Special Issue "Globalization and Inequality"

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A special issue of Economies (ISSN 2227-7099).

Deadline for manuscript submissions: closed (30 June 2015)

Special Issue Editor

Guest Editor
Prof. Dr. Devashish Mitra (Website)

The Maxwell School of Citizenship and Public Affairs, Syracuse University, Syracuse, NY 13244, USA
Phone: +1 315 443 6143
Interests: international trade; political economy; development economics

Special Issue Information

Dear Colleagues,

The special issue will cover the impact on inequality of all aspects of economic globalization, such as international trade (including offshoring), and international mobility of labor and capital. A broad view of inequality will be taken in that papers on the impact of globalization on general income inequality, wage inequality, employment and unemployment and the quality of employment will be eligible for consideration. We welcome the submission of articles based on original theoretical and/or empirical research, analytical survey papers and policy-oriented think pieces.

Prof. Dr. Devashish Mitra
Guest Editor

Submission

Manuscripts should be submitted online at www.mdpi.com by registering and logging in to this website. Once you are registered, click here to go to the submission form. Manuscripts can be submitted until the deadline. Papers will be published continuously (as soon as accepted) and will be listed together on the special issue website. Research articles, review articles as well as communications are invited. For planned papers, a title and short abstract (about 100 words) can be sent to the Editorial Office for announcement on this website.

Submitted manuscripts should not have been published previously, nor be under consideration for publication elsewhere (except conference proceedings papers). All manuscripts are refereed through a peer-review process. A guide for authors and other relevant information for submission of manuscripts is available on the Instructions for Authors page. Economies is an international peer-reviewed Open Access quarterly journal published by MDPI.

Please visit the Instructions for Authors page before submitting a manuscript. For the first couple of issues the Article Processing Charge (APC) will be waived for well-prepared manuscripts. English correction and/or formatting fees of 250 CHF (Swiss Francs) will be charged in certain cases for those articles accepted for publication that require extensive additional formatting and/or English corrections.

Published Papers (2 papers)

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Research

Open AccessArticle The Redistribution of Trade Gains When Income Inequality Matters
Economies 2015, 3(4), 186-215; doi:10.3390/economies3040186
Received: 29 June 2015 / Revised: 5 October 2015 / Accepted: 16 October 2015 / Published: 28 October 2015
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Abstract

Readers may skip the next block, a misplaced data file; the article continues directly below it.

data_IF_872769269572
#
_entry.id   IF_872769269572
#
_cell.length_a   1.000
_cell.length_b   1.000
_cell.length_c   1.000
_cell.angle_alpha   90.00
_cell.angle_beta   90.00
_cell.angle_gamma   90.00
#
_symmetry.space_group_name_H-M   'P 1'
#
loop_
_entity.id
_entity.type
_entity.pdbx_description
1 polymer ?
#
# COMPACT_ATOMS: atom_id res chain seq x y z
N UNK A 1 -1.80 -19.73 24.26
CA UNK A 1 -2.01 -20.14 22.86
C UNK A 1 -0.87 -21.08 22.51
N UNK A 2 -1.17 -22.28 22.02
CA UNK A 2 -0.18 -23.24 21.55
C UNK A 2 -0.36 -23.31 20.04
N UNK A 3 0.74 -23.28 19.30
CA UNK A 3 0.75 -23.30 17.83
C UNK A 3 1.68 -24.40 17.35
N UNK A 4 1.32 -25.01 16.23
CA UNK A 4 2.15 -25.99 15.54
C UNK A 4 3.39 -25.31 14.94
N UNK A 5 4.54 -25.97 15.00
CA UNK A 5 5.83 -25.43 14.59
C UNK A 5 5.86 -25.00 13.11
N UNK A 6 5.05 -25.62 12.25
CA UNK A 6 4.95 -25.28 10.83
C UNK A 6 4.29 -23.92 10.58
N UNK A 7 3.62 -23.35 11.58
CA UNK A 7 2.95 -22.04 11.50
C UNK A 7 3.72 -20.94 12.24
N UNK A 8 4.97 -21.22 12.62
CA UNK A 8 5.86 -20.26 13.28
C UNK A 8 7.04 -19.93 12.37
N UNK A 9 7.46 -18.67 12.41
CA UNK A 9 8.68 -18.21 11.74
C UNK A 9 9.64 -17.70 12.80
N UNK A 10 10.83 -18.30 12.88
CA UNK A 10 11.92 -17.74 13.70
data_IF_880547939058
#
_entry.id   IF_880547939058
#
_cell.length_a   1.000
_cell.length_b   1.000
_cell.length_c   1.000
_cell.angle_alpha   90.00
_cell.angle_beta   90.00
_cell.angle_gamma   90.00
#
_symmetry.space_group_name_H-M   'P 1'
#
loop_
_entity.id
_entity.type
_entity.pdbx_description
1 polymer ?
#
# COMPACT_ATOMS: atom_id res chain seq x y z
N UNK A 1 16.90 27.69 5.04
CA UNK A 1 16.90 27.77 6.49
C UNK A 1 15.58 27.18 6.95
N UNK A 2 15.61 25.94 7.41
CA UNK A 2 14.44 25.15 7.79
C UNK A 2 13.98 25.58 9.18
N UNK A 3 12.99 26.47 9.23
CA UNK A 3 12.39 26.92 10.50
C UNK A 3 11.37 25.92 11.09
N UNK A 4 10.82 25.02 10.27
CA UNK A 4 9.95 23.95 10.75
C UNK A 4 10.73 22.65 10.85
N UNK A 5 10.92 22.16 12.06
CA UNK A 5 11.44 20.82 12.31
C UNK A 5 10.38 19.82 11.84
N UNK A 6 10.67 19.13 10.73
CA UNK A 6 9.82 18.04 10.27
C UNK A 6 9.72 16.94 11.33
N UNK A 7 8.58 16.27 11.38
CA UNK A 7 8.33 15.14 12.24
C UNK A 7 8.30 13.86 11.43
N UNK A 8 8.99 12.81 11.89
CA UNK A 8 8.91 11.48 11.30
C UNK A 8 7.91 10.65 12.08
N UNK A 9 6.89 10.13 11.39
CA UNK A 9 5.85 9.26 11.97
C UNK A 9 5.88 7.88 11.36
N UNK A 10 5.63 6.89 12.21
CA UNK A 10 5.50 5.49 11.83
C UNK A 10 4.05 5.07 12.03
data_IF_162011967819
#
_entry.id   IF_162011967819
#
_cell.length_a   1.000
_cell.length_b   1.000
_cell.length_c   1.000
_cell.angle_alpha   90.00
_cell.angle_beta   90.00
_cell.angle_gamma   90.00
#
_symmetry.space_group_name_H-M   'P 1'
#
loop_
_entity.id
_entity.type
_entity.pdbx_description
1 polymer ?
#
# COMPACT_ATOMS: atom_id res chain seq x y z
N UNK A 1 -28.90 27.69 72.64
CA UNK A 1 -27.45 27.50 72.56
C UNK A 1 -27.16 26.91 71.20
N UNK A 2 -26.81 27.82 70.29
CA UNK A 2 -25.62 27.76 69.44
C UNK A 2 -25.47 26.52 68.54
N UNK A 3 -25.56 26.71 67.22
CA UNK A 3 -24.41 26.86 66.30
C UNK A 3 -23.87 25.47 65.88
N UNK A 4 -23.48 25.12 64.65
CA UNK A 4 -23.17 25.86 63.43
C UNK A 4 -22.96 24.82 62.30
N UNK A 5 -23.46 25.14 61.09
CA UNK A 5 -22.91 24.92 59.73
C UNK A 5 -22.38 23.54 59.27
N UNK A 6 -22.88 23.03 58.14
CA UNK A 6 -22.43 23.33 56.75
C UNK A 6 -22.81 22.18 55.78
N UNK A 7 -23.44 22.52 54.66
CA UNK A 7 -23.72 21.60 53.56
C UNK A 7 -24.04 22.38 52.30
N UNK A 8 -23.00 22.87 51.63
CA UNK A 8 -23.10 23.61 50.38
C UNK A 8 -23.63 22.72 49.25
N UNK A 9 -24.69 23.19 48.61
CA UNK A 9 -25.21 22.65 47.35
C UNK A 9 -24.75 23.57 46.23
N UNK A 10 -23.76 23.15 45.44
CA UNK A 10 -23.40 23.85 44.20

How does a redistribution of trade gains affect welfare when income inequality matters? To answer this question, we extend the [1] model to unionized labor markets and heterogeneous workers. As redistribution schemes, we consider unemployment benefits that are financed either by a [...] Read more.
How does a redistribution of trade gains affect welfare when income inequality matters? To answer this question, we extend the [1] model to unionized labor markets and heterogeneous workers. As redistribution schemes, we consider unemployment benefits that are financed either by a wage tax, a payroll tax or a profit tax. Assuming that welfare declines in income inequality, we find that welfare increases up to a maximum in the case of wage tax funding, while welfare declines weakly (sharply) if a profit tax (payroll tax) is implemented. These effects are caused by the wage tax neutrality (due to union wage setting) and by a profit tax-induced decline in long-term unemployment. As a result, the government’s optimal redistribution scheme is to finance unemployment benefits by a wage tax. Full article
(This article belongs to the Special Issue Globalization and Inequality)
Open AccessArticle How Offshoring Can Affect the Industries’ Skill Composition
Economies 2015, 3(2), 72-99; doi:10.3390/economies3020072
Received: 6 February 2014 / Revised: 5 May 2015 / Accepted: 7 May 2015 / Published: 15 May 2015
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Abstract
While most of the offshoring literature focuses on the effects on relative wages, other implications do not receive the necessary attention. This paper investigates the effects on the industries’ skill ratio. It summarizes the empirical literature, discusses theoretical findings, and provides empirical [...] Read more.
While most of the offshoring literature focuses on the effects on relative wages, other implications do not receive the necessary attention. This paper investigates the effects on the industries’ skill ratio. It summarizes the empirical literature, discusses theoretical findings, and provides empirical evidence for Germany. As results show, effects are mainly driven by the industry where offshoring takes place. If offshoring takes place in high-skill intensive industries, the high-skill labor ratio increases (vice versa if offshoring takes place in low-skill intensive industries). Results are in line with other empirical findings, however, they seem to contradict theoretical causalities. Thus, we additionally discuss possible explanations. Full article
(This article belongs to the Special Issue Globalization and Inequality)

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